Books and Mortar

East
Friday, April 13, 2012
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A corbel dome made of books. (Courtesy Miler Lagos)

A corbel dome made of books. (Courtesy Miler Lagos)

Artist Miler Lagos is building a library, but think twice before pulling out a book. For his recent installation called Home at the Magnan Metz Gallery in New York City, Lagos constructed an entirely self-supporting dome out of nothing but books.

A corbel dome made of books. (Courtesy Miler Lagos)

A corbel dome made of books. (Courtesy Miler Lagos)

The structure is prototypical of corbel dome construction, in which stones or bricks are layered atop one another, gradually cantilevering out until reaching its apex. This construction technique is one of the oldest in the world; the Mycenaean Treasury of Atreus, built around 1250 BCE (see below), was the tallest and widest dome in the world for over a thousand years (finally beat out by the Pantheon). [Via Colossal.]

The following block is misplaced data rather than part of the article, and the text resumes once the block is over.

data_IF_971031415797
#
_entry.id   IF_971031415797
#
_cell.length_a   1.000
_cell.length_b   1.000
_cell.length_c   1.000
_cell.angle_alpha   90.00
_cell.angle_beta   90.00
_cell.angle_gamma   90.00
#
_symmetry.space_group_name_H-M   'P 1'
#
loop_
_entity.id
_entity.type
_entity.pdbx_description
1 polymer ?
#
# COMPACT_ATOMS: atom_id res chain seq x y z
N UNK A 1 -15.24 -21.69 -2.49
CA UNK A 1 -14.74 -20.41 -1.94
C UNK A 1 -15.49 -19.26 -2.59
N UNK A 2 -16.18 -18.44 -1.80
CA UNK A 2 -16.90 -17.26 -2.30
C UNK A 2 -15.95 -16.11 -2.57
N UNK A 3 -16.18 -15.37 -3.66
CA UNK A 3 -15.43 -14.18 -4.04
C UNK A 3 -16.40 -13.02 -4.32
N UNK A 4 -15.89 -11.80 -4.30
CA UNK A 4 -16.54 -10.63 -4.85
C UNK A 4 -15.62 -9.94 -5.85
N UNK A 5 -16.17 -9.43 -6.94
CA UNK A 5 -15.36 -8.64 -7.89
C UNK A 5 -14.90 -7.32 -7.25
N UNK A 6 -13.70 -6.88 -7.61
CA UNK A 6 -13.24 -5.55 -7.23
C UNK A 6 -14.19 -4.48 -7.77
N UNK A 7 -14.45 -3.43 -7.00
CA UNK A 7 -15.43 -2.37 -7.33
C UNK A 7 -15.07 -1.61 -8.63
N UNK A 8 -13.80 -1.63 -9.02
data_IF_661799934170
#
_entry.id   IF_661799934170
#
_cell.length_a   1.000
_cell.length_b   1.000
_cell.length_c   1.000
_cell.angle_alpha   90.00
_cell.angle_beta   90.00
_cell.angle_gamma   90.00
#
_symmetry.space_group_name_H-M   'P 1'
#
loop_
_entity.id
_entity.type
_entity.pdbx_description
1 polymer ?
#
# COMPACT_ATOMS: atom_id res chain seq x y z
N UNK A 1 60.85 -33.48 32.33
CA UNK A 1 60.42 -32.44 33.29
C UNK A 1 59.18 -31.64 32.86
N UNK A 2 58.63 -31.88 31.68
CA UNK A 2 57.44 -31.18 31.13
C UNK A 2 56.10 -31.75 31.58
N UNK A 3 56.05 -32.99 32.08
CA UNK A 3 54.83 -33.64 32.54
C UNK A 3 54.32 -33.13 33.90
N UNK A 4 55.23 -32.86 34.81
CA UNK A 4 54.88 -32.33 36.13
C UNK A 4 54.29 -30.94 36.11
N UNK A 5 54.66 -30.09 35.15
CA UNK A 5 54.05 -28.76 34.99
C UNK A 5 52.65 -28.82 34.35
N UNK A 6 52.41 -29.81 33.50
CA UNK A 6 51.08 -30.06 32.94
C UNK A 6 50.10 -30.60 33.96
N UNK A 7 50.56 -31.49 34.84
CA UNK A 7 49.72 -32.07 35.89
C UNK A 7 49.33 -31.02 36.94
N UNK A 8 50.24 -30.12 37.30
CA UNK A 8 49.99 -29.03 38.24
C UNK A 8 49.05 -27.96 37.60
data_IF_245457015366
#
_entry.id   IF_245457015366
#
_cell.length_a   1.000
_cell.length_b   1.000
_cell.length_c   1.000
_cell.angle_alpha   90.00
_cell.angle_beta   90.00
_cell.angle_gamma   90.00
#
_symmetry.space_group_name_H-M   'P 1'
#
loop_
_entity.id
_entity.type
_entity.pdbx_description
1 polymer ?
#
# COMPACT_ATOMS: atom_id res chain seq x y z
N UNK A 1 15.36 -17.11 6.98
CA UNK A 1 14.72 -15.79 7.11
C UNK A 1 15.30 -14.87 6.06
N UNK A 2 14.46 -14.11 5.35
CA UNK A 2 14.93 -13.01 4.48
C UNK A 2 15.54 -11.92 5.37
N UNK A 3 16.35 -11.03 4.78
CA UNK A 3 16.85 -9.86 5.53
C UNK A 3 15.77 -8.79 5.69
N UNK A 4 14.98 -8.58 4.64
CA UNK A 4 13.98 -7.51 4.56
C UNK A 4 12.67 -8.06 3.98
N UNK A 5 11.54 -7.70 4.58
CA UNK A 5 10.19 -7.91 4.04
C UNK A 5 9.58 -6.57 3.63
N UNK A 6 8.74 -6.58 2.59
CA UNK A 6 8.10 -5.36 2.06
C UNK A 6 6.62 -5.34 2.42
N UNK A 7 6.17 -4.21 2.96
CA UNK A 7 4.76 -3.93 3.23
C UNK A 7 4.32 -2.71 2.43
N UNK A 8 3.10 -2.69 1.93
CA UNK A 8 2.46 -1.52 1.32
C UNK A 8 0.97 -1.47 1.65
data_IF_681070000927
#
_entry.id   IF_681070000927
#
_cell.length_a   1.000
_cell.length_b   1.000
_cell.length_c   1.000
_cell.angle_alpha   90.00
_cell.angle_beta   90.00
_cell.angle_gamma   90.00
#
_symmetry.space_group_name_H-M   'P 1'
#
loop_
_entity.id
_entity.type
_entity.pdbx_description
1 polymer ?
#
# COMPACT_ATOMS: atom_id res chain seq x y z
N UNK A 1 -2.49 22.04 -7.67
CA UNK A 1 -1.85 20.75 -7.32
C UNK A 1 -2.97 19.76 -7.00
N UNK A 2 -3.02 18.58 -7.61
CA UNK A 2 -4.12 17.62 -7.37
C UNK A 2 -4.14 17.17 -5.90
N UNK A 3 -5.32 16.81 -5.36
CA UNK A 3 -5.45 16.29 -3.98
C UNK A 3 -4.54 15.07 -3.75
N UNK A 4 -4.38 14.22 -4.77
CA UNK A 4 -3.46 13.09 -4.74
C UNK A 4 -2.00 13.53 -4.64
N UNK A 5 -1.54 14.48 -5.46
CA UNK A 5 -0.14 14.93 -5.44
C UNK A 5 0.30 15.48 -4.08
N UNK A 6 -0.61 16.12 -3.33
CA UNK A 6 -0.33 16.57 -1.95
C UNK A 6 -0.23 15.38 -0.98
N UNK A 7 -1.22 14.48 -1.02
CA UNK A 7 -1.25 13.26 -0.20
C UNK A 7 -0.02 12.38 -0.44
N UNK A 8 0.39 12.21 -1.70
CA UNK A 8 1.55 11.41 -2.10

A corbel dome made of books. (Courtesy Miler Lagos)

A corbel dome made of books. (Courtesy Miler Lagos)

A corbel dome made of books. (Courtesy Miler Lagos)

A corbel dome made of books. (Courtesy Miler Lagos)

Treasury of Atreus in Greece. (MeRyan / flickr)

Treasury of Atreus in Greece. (MeRyan / flickr)

Treasury of Atreus in Greece. (Carlos M. Prieto/Wikipedia)

Treasury of Atreus in Greece. (Carlos M. Prieto/Wikipedia)

Treasury of Atreus in Greece. (Wikipedia)

Treasury of Atreus in Greece. (Wikipedia)

A corbel dome in the Qutb mosque in India. (Varun Shiv Kapur/Flickr)

A corbel dome in the Qutb mosque in India. (Varun Shiv Kapur/Flickr)

A corbel dome at the Great Mosque in Ajmer, India. (Andrea Kirkby/Flickr)

A corbel dome at the Great Mosque in Ajmer, India. (Andrea Kirkby/Flickr)

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